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For Immediate Release:
February 9, 2012
(LONDON, Ontario) – Up to 45,000 sudden cardiac arrests occur each year in Canada, and less than five percent survive. In some of these cases, the event cannot be explained by the presence of underlying heart disease. In order to identify people at risk of these unexplained cardiac events, a newly published study examined the presence of certain warning symptoms that are present in people who have been resuscitated from a cardiac arrest. The research found that over a quarter of unexplained cardiac arrests occurred after the patient had an event of fainting, known as syncope. Patients also had frequent chest pain and palpitations.
Conducted by Dr. Andrew Krahn, Cardiologist, London Health Sciences Centre, Scientist, Lawson Health Research Institute, and Professor, The University of University of Western Ontario, and colleagues from across Canada, the study involved clinical evaluation of patients with apparently unexplained cardiac arrest and no evident cardiac disease and included patients and first-degree relatives.
Symptoms represent an opportunity for detection of risk and possible prevention when assessed by the health care team. More than half of the fainting episodes had characteristics that would point to a serious heart rhythm problem, based on a simple fainting questionnaire that can be administered in a doctor’s office or emergency room, developed in Calgary by Dr. Robert Sheldon.
“The research and study findings suggest that fainting may be one signal that could be used to identify and prevent future events,” Krahn explains. “Warning symptoms like fainting provide an opportunity to diagnose genetic disorders that may lead to treatment to prevent future sudden death.
The study and Dr. Krahn was supported by the Heart and Stroke Foundation of Ontario, representing a strong commitment to detection and prevention of risk of sudden death.
“Funding research like Dr. Krahn's is a great example of how Heart and Stroke Foundation is continuing to save lives,” said Vincent Bowman, Director of Research, Heart and Stroke Foundation of Ontario "Helping the public better understand the relationship between fainting and sudden death may encourage people to quickly seek the help they need to diagnose the presence of a serious heart arrhythmia.”
The study, Sentinel Symptoms in Unexplained Cardiac Arrest, is published in Journal of Cardiovascular Electrophysiology at: http://www.wiley.com/bw/journal.asp?ref=1045-3873&site=1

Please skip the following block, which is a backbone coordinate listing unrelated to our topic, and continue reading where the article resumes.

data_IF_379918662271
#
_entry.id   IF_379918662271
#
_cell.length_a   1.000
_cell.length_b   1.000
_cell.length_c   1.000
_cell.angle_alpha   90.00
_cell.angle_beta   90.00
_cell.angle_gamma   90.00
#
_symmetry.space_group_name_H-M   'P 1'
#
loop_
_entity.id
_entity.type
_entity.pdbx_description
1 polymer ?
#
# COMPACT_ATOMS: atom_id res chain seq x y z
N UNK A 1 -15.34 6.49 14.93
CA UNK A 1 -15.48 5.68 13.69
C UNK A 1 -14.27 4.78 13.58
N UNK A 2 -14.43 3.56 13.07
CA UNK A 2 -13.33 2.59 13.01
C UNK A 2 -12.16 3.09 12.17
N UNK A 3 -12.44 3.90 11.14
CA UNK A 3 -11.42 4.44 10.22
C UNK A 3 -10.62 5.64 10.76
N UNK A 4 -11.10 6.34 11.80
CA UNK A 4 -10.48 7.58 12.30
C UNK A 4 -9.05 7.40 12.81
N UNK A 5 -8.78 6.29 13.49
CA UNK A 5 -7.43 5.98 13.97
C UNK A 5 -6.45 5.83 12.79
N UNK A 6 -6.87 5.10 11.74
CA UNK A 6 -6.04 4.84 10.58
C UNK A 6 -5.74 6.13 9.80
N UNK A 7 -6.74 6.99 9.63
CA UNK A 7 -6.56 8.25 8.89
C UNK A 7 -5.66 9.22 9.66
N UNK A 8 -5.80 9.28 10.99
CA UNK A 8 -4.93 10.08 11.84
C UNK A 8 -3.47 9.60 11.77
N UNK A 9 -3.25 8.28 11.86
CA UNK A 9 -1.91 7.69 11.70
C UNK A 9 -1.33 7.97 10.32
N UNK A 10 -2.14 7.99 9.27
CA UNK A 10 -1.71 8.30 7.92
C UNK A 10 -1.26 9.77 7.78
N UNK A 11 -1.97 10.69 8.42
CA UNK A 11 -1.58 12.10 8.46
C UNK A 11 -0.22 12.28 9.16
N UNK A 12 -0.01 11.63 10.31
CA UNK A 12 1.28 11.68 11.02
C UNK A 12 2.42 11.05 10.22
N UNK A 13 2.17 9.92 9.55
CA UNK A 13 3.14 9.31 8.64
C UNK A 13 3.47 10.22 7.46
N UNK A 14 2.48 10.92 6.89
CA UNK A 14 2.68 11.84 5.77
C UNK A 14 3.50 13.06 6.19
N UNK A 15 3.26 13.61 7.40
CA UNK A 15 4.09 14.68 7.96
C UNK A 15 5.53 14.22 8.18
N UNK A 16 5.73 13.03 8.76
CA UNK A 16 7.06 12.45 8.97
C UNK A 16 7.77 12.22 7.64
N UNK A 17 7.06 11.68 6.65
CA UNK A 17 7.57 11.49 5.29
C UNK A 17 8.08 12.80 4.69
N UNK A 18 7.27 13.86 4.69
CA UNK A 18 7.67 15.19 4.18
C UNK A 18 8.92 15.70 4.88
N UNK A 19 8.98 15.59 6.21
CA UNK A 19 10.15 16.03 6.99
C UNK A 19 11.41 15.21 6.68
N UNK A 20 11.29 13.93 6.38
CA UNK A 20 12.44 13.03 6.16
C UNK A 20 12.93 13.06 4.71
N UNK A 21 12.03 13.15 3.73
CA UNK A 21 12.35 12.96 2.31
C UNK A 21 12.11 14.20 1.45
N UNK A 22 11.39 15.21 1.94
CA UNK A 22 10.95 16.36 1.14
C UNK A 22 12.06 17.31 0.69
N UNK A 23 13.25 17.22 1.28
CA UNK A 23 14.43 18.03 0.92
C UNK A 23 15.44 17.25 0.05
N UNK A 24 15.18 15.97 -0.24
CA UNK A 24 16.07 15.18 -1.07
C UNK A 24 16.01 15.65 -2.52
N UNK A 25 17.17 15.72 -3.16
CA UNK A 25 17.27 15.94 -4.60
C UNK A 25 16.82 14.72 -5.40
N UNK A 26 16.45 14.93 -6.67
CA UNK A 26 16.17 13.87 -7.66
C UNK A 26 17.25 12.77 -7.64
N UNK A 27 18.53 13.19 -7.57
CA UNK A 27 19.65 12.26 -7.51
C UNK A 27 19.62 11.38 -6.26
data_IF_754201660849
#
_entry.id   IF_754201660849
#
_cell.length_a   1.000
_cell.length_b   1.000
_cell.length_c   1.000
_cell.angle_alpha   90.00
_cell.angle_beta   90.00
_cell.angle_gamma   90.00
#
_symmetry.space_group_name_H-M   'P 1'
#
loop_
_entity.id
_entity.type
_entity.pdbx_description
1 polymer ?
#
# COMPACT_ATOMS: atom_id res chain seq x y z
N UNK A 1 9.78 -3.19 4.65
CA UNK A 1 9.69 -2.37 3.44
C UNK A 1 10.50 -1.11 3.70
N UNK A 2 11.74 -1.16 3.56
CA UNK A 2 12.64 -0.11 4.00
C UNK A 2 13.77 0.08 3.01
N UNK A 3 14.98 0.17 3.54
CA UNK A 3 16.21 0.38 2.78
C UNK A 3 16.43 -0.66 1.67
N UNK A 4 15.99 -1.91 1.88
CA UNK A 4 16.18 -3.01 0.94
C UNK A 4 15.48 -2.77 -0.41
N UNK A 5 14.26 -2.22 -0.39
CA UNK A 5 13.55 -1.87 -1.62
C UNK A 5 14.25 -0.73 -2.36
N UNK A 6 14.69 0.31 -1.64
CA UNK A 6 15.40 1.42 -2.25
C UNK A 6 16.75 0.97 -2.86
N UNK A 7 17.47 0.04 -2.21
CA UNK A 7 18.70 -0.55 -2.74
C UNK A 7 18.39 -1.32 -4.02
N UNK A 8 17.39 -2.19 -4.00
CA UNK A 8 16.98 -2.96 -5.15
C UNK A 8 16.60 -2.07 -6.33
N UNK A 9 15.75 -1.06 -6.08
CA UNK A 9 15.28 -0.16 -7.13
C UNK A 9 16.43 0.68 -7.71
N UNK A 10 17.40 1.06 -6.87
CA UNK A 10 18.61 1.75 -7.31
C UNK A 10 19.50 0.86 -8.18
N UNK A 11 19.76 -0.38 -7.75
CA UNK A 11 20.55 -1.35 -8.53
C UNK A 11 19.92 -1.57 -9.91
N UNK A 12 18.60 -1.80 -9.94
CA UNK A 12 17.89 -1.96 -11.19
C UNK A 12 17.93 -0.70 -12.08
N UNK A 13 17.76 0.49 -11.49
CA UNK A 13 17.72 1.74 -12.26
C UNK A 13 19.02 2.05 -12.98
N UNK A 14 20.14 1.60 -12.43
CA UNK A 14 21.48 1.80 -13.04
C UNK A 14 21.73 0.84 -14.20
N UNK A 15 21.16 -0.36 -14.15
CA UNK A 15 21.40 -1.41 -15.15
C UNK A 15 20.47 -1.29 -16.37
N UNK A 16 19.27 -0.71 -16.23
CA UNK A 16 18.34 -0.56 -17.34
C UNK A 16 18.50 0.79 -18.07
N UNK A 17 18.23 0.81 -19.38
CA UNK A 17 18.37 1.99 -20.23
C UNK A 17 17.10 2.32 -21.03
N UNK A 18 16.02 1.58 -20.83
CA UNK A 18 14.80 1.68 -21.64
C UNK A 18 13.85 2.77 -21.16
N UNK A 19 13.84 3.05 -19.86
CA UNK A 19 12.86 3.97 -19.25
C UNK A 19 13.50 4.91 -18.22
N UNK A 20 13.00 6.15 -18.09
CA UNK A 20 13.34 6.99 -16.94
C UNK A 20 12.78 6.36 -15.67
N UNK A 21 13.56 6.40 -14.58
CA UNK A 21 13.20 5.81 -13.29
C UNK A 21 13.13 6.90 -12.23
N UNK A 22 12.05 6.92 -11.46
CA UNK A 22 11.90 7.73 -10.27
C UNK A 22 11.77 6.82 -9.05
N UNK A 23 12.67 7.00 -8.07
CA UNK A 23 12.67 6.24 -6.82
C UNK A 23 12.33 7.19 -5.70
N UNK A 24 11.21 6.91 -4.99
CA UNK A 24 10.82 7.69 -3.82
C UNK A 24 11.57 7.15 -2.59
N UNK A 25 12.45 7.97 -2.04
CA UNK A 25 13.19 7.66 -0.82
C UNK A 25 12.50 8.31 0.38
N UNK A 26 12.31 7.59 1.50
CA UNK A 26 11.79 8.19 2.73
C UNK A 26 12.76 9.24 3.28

Further information on inherited rhythm disorders can be found at:
About London Health Sciences Centre
London Health Sciences Centre has been in the forefront of medicine in Canada for 137 years and offers the broadest range of specialized clinical services in Ontario. Building on the traditions of its founding hospitals to provide compassionate care in an academic teaching setting, London Health Sciences Centre is home to Children’s Hospital, South Street Hospital, University Hospital, Victoria Hospital, Fowler Kennedy Sports Medicine Clinic, two family medical centres, and two research institutes – Children’s Health Research Institute and Lawson Health Research Institute, a joint research initiative with St. Joseph’s Health Care, London. As a leader in medical discovery and health research, London Health Sciences Centre has a history of over 50 international and national firsts and attracts top clinicians and researchers from around the world. As a regional referral centre, London Health Sciences Centre cares for the most medically complex patients including critically injured adults and children in Southwestern Ontario and beyond. The hospital’s nearly 15,000 staff, physicians, students and volunteers provide care for more than one million patient visits a year. For more information visit www.lhsc.on.ca
About Lawson Health Research Institute
As the research institute of London Health Sciences Centre and St. Joseph's Health Care, London, and working in partnership with The University of Western Ontario, Lawson Health Research Institute is committed to furthering scientific knowledge to advance health care around the world. www.lawsonresearch.com
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Call LHSC Switchboard at 519-685-8500 and ask to page the communication consultant on-call